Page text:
London is the largest city we visited during this part of the trip and it’s steeped in history and culture. A part of this history, the Tower of London stands along the River Thames and is a reminder of the militant past of Britain’s rulers. William the Conqueror built the core of the tower in 1078 when he invaded from Normandy and took over the British crown. The tower was originally erected to pacify the city’s population and establish his authority as King. While this bit of history is interesting, what really fascinated me was William’s changing identity. As a Norman he was a Frenchman, but his recent ancestry had come from Vikings who had invaded France years earlier. The French King Charles the Simple thought the best way to deal with this constant threat was to simply grant land titles to the invaders, thus creating new defenders of the territory (thus the name Normandy, from Norsemen or “North Men”).
All of this history made us start to question identity in general. I always naively thought that the British Monarchy was an unbroken bloodline going back thousands of years when in fact just 1,000 years ago it was essentially taken over by Viking blood. Then, in 1714, George the Elector of Hanover became King, giving the crown the primarily German blood it retains even today (Queen Elizabeth comes from this line).
Clifford's Tower in York
This inquiry into identity was heightened during our visit to York, when I saw that in York around 1190, my identity as a Jewish person would have seen me burned in Clifford’s Tower due to the capricious desires of a mob envious of perceived wealth and eager to wipe out their debts.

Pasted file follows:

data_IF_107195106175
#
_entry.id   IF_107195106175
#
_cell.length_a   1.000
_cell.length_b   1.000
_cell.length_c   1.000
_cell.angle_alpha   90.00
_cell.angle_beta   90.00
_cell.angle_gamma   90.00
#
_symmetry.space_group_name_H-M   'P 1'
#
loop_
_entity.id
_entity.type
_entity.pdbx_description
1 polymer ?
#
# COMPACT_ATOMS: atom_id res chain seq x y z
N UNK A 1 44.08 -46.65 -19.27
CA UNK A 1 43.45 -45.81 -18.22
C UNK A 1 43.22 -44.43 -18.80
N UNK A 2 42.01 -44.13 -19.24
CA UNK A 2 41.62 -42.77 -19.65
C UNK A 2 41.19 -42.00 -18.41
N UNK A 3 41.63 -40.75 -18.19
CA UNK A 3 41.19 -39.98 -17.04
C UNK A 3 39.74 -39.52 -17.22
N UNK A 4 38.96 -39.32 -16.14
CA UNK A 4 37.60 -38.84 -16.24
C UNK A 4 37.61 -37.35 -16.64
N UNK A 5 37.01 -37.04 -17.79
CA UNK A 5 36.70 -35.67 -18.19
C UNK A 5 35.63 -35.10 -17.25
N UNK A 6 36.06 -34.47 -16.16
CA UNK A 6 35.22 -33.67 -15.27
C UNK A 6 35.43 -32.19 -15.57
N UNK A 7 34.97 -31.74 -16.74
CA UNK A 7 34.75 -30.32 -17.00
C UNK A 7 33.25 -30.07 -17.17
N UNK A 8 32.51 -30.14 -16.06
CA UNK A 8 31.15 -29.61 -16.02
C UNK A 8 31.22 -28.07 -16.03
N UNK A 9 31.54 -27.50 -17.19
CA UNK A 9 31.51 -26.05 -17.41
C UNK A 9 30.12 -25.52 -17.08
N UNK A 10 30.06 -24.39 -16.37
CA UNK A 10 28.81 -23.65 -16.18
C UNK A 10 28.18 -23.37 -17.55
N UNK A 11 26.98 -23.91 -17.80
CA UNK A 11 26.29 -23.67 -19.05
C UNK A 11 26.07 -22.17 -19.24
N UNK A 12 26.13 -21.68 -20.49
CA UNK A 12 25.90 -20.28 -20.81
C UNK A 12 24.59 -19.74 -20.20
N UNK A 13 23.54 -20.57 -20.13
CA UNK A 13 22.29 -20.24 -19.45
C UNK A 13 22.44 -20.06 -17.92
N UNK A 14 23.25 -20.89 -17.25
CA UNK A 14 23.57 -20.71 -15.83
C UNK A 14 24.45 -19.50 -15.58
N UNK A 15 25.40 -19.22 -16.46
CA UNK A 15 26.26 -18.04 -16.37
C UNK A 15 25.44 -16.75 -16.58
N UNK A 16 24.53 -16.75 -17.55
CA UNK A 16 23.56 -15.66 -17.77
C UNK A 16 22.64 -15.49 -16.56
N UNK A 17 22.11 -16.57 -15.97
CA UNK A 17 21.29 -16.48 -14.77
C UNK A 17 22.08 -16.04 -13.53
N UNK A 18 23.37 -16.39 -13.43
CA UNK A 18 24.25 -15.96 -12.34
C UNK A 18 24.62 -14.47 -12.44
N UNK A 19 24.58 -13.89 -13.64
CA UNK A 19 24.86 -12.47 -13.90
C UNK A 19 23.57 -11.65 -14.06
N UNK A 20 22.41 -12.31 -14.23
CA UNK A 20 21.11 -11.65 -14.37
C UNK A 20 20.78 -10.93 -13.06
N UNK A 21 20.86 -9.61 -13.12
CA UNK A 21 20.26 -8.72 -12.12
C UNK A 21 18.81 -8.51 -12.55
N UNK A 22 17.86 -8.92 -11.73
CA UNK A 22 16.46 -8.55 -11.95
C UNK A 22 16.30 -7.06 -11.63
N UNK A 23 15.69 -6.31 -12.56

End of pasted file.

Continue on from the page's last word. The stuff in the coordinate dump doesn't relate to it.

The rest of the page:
These examples of how identity can be used to claim power over people’s lives (in the case of the Monarchy) or the right to claim another’s life (in the case of the Jews) proves what a destructive concept it can be. It is useful to define ourselves in relation to others for the purposes stimulating creative thought and giving us a lens to interpret the world. But we must recognize that this lens is simply a mental fabrication that our ego uses as it sees fit to get what it wants. With this understanding, we can start to be less attached to our identity. This doesn’t mean we don’t appreciate who we are, but it does mean that we don’t take that concept so seriously that it causes pain for others.
In a more practical sense, it felt wonderful to appreciate a part of my identity and see my cousin Amanda and her husband Sean in York after nearly a year of seeing no family from my side. York contains the buried Viking city of Jorvik that came to be when the Vikings conquered York and lived there from 875 to 954. It also has ancient Roman walls, haunted pubs, and beautiful churches to explore. The rest of our trip to London (before York) brought us a wonderful day with our friends Jeff & Karen from Austin, a visit by Neda to ancient Stonehenge, and beautiful walks around the city as it prepares for the Olympics.
See all the pictures of London and York here: http://flic.kr/s/aHsjAkqahW